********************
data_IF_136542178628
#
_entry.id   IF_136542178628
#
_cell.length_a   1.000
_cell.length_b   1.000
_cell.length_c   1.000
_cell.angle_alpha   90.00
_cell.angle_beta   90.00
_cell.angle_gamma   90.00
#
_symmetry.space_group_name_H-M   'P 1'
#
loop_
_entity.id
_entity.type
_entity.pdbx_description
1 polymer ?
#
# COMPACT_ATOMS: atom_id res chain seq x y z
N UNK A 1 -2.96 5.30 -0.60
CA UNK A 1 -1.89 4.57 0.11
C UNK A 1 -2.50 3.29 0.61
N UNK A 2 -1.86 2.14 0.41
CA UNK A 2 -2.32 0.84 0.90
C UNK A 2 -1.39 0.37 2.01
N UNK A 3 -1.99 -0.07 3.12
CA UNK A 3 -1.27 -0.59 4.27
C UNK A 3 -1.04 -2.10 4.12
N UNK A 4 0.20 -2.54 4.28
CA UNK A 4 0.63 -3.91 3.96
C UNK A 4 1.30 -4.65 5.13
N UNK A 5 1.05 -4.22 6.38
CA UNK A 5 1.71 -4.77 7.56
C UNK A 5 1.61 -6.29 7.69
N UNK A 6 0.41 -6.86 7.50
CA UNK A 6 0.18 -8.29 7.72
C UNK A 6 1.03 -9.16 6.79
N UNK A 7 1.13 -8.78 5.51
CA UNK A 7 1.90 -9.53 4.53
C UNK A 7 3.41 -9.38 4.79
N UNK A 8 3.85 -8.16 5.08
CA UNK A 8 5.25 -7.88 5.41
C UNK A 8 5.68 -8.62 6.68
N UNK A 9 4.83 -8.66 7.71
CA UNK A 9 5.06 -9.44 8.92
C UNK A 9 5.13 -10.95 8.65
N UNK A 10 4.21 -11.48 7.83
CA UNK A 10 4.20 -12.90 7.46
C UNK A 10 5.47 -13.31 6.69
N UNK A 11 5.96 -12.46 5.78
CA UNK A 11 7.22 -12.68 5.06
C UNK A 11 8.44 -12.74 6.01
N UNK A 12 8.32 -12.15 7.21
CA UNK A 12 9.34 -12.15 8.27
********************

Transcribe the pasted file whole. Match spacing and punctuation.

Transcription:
data_IF_136542178628
#
_entry.id   IF_136542178628
#
_cell.length_a   1.000
_cell.length_b   1.000
_cell.length_c   1.000
_cell.angle_alpha   90.00
_cell.angle_beta   90.00
_cell.angle_gamma   90.00
#
_symmetry.space_group_name_H-M   'P 1'
#
loop_
_entity.id
_entity.type
_entity.pdbx_description
1 polymer ?
#
# COMPACT_ATOMS: atom_id res chain seq x y z
N UNK A 1 -2.96 5.30 -0.60
CA UNK A 1 -1.89 4.57 0.11
C UNK A 1 -2.50 3.29 0.61
N UNK A 2 -1.86 2.14 0.41
CA UNK A 2 -2.32 0.84 0.90
C UNK A 2 -1.39 0.37 2.01
N UNK A 3 -1.99 -0.07 3.12
CA UNK A 3 -1.27 -0.59 4.27
C UNK A 3 -1.04 -2.10 4.12
N UNK A 4 0.20 -2.54 4.28
CA UNK A 4 0.63 -3.91 3.96
C UNK A 4 1.30 -4.65 5.13
N UNK A 5 1.05 -4.22 6.38
CA UNK A 5 1.71 -4.77 7.56
C UNK A 5 1.61 -6.29 7.69
N UNK A 6 0.41 -6.86 7.50
CA UNK A 6 0.18 -8.29 7.72
C UNK A 6 1.03 -9.16 6.79
N UNK A 7 1.13 -8.78 5.51
CA UNK A 7 1.90 -9.53 4.53
C UNK A 7 3.41 -9.38 4.79
N UNK A 8 3.85 -8.16 5.08
CA UNK A 8 5.25 -7.88 5.41
C UNK A 8 5.68 -8.62 6.68
N UNK A 9 4.83 -8.66 7.71
CA UNK A 9 5.06 -9.44 8.92
C UNK A 9 5.13 -10.95 8.65
N UNK A 10 4.21 -11.48 7.83
CA UNK A 10 4.20 -12.90 7.46
C UNK A 10 5.47 -13.31 6.69
N UNK A 11 5.96 -12.46 5.78
CA UNK A 11 7.22 -12.68 5.06
C UNK A 11 8.44 -12.74 6.01
N UNK A 12 8.32 -12.15 7.21
CA UNK A 12 9.34 -12.15 8.27